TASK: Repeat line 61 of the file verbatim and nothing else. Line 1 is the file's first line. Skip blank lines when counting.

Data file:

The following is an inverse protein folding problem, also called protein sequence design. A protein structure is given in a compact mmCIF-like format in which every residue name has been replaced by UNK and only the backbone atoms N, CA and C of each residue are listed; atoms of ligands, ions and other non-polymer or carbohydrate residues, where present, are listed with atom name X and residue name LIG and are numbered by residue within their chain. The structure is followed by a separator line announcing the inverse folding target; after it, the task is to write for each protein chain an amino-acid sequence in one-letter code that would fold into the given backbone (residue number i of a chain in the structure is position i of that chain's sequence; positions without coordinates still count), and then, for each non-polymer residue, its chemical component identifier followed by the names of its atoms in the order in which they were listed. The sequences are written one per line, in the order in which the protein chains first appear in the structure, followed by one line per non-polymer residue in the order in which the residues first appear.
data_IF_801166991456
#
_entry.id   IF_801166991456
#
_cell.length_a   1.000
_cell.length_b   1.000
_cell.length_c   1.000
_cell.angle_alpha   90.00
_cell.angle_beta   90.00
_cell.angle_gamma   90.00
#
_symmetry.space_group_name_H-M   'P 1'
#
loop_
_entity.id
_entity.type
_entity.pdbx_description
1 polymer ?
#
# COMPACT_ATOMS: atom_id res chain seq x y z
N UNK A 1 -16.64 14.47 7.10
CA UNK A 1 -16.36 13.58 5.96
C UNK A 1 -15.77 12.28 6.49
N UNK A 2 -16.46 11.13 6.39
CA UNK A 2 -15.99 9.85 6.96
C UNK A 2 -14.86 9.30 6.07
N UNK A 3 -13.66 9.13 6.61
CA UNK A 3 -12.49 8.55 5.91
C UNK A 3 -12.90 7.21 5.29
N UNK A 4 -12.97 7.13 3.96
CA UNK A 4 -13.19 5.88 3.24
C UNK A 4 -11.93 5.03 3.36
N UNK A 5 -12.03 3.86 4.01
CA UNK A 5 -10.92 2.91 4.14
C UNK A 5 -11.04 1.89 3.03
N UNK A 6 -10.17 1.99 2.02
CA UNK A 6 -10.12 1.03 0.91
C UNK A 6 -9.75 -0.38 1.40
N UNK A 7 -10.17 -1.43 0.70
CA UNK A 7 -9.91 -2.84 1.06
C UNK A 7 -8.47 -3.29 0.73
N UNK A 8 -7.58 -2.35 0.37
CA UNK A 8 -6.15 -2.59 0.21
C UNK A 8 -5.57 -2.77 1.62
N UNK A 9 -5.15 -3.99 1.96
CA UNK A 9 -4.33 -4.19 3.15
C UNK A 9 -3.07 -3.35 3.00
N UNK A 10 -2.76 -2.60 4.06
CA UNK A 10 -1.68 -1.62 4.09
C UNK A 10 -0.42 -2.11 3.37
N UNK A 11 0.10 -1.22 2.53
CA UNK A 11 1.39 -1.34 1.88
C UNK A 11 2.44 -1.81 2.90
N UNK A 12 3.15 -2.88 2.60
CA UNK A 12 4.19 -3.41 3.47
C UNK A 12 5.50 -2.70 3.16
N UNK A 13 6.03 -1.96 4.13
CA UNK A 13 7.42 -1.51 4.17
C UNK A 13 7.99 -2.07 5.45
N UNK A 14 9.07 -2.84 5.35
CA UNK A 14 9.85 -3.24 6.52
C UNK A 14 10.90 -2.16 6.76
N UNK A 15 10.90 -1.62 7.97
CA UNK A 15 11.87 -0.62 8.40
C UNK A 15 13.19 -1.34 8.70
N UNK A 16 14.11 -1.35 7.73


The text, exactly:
N UNK A 14 9.07 -2.84 5.35